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AUSTRALIA: Centennial Coal’s community consultation has a price

by Ross Kendall and Michael WalshEthical Investor
June 1st, 2006

Centennial Coal is attempting buy ‘people’s opinions and right to free speech’ with its property purchase contracts for a new mine, according Greenpeace and a local residents group.

Contracts being offered by Centennial Coal to landowners around Anvil Hill NSW, as part of land purchase agreements in preparation for the area to be mined, have been called into question by Greenpeace. According to legal advice it has received, the contracts worth $25,000 contain clauses that mean signatories are not allowed to complain about the mine project and must also take action and sign documents required by Centennial Coal to support the project.

According to Greenpeace spokespersons, ‘this means that Centennial may require a landowner who signed the agreement to sign a petition in support of the mine, or write a letter in support of the mine, or even attend a community meeting to speak out in support of the mine. Centennial doesn’t just want to buy land; Centennial wants to buy people’s opinions and their right to free speech’.

Ten landowners have said they will insist that Centennial has the ‘gag provisions stripped’ before they sign contracts. ‘At the very least it has put a spanner in the works,’ said the spokesperson.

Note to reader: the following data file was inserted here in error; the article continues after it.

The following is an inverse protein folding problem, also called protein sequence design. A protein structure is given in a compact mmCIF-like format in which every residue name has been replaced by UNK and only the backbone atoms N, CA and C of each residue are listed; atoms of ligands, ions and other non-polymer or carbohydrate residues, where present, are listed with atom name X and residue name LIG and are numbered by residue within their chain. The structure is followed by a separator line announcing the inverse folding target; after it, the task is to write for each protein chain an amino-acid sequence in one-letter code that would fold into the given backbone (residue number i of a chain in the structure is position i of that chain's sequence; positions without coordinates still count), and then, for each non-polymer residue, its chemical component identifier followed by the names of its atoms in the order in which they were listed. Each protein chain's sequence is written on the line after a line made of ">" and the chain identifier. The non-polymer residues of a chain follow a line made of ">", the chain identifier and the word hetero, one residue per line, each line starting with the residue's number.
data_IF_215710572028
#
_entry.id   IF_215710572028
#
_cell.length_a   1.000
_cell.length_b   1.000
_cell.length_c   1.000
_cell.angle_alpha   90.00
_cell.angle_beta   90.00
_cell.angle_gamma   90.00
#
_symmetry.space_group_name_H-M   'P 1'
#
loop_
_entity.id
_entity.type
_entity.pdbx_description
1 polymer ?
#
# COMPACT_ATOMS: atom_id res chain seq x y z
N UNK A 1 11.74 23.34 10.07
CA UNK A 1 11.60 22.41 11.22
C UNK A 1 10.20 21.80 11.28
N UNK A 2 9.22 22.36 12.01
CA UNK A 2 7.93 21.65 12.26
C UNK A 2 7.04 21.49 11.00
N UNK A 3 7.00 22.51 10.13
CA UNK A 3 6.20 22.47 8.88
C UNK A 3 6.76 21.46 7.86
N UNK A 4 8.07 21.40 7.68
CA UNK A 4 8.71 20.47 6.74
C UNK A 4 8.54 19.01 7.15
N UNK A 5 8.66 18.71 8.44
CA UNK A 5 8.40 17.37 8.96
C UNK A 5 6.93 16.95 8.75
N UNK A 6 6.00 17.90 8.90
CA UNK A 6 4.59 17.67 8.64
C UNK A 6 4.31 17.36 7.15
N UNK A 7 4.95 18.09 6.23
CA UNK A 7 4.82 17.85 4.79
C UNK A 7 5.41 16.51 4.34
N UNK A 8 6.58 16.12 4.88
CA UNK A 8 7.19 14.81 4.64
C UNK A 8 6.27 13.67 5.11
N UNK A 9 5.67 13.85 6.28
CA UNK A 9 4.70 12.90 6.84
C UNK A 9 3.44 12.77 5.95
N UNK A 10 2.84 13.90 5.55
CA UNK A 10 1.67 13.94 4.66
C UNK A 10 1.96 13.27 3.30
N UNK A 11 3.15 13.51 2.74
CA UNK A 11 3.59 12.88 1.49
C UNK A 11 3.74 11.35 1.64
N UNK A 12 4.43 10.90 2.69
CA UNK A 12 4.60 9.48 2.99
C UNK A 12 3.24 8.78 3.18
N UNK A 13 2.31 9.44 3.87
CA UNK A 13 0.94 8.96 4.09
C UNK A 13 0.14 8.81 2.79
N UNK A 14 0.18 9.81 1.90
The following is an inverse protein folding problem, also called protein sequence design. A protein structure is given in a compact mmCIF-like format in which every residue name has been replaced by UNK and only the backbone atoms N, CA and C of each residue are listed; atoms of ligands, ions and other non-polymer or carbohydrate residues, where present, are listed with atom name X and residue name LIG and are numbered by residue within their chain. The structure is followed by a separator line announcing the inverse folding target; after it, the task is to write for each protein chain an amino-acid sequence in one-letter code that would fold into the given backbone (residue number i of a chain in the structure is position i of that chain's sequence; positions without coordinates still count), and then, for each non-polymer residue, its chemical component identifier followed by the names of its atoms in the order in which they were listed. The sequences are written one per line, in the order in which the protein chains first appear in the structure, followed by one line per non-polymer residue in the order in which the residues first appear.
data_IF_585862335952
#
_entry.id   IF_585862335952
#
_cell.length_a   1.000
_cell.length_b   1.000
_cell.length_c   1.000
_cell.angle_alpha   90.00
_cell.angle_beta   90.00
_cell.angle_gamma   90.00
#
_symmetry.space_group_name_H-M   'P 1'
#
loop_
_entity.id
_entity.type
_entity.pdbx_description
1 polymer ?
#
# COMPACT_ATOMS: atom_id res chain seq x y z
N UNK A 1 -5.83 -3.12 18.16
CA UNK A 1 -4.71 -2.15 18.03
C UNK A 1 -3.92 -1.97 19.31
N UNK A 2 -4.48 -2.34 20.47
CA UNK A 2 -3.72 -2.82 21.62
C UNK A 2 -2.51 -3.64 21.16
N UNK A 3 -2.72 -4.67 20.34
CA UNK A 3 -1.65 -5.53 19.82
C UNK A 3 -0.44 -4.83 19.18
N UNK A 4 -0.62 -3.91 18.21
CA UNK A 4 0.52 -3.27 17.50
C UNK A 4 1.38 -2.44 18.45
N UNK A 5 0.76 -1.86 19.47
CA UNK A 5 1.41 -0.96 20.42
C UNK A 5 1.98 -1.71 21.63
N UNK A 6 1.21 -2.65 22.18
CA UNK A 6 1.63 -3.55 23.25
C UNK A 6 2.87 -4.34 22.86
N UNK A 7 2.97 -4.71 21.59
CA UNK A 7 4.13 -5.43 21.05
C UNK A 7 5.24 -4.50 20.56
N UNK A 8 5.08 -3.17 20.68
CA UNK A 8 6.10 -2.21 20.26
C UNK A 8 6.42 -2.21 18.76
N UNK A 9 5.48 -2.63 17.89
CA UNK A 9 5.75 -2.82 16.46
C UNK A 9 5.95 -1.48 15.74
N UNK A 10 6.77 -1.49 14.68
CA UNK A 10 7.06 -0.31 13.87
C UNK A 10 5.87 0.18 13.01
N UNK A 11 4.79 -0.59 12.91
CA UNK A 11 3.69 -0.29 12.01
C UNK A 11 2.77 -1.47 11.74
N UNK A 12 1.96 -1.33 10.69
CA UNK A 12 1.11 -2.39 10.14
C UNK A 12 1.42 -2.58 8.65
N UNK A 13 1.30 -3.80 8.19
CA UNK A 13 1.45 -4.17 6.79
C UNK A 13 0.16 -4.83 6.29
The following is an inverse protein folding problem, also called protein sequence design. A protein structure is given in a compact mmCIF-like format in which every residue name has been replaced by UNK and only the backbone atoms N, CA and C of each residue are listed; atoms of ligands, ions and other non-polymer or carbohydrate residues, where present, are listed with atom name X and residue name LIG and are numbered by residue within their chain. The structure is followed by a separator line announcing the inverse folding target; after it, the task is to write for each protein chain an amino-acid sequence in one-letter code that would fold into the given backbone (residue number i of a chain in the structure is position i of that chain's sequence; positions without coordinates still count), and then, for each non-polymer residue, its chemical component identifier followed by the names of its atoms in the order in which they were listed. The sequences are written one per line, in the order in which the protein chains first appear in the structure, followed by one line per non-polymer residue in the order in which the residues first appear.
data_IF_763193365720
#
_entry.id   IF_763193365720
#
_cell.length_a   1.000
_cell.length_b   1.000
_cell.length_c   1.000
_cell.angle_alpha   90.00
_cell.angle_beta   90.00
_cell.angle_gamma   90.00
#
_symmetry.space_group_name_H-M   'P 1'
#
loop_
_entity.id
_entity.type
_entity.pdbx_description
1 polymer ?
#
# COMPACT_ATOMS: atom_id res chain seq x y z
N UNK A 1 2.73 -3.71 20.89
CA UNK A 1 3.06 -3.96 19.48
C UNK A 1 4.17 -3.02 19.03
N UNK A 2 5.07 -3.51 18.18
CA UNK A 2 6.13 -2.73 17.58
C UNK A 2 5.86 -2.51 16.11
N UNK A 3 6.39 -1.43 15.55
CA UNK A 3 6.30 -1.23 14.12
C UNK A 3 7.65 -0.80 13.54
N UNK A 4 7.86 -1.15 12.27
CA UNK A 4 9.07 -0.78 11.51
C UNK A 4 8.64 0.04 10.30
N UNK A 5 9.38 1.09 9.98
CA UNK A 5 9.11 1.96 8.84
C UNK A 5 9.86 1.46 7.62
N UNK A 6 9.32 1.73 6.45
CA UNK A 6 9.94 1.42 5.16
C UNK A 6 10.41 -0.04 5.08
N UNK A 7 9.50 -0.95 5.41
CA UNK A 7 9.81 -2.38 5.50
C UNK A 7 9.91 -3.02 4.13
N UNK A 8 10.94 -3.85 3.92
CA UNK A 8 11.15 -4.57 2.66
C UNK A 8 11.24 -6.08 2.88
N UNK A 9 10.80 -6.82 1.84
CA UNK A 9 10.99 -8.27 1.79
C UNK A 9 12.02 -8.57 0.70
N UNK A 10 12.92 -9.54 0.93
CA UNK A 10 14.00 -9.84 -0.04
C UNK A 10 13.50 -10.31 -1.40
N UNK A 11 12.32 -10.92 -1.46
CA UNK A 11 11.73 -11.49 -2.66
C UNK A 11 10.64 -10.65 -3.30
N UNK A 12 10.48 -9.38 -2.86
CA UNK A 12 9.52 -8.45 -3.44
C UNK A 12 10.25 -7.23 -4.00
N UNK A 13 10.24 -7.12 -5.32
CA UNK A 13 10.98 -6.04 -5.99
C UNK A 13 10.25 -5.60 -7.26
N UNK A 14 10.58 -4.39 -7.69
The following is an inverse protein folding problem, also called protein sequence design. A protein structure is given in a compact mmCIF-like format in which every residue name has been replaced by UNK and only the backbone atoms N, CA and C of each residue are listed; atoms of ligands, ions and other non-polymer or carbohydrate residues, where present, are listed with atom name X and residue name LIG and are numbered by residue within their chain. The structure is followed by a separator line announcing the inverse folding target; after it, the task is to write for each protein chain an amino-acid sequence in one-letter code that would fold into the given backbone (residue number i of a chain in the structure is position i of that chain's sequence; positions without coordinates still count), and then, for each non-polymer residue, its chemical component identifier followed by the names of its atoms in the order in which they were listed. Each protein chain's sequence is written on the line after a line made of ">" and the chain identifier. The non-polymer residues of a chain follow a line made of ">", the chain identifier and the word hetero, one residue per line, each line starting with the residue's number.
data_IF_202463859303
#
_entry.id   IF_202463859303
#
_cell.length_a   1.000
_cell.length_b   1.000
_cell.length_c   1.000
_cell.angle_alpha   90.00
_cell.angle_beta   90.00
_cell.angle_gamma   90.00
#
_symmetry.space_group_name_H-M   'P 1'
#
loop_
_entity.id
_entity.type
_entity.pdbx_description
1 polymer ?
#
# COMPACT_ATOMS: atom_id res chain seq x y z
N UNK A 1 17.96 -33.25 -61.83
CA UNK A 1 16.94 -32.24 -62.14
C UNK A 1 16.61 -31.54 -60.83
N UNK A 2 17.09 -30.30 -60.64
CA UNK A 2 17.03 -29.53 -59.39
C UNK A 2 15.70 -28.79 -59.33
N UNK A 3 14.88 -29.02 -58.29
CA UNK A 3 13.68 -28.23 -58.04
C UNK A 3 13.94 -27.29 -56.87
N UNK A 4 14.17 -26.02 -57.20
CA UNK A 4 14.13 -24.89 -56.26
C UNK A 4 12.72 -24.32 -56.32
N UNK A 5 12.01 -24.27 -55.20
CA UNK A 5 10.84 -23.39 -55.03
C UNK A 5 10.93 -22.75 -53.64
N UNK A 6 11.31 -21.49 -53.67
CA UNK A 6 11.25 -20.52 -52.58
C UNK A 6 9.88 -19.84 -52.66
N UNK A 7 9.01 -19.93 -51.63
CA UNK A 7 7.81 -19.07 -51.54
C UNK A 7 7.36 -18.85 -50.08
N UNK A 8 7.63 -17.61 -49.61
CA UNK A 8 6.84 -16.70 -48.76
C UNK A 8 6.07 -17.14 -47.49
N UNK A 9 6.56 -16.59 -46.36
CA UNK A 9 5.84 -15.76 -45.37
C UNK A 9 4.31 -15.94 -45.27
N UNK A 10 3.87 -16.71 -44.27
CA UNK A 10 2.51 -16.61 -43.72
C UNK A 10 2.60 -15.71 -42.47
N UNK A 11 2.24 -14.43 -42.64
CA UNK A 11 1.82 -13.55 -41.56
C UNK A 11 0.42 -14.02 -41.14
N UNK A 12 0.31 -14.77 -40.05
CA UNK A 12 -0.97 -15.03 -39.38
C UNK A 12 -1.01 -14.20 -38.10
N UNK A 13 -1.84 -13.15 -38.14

Local residents in the Hunter Valley, named the Anvil Hill Project Watch Association, yesterday released a statement that labelled the Community Consultative Committees (CCCs) a sham in the wake of the scandal over the contracts being offered to Wybong landowners by Centennial Coal.

The group says the CCCs’ credibility is completely undermined by the contracts because they forbid landowners to oppose mines and require them to support mine proposals. ‘Effectively then, any landowner who has signed such a contract is legally obliged to support the mine proposal, making the CCCs a farce,’ says the statement.

In a letter (provided to Ethical Investor) addressed to a resident in February Centennial Coal denied that it was offering cash in return for undertakings not to oppose its Awaba Mine proposal, which has now been withdrawn.

However Ethical Investor has also been provided with an unsigned form of 'Co-operation Agreement' between a 'Landholder' and Centennial Coal which for an 'Agreement Amount' of $25,000 commits the landholder, in part, to 'Not Object' and 'Support Approvals' for the Anvill Hill Project.

Centennial Coal's website describes The Anvil Hill Project as a large, low strip-ratio open-cut coal project, located west of Muswellbrook in the Upper Hunter Region in NSW.





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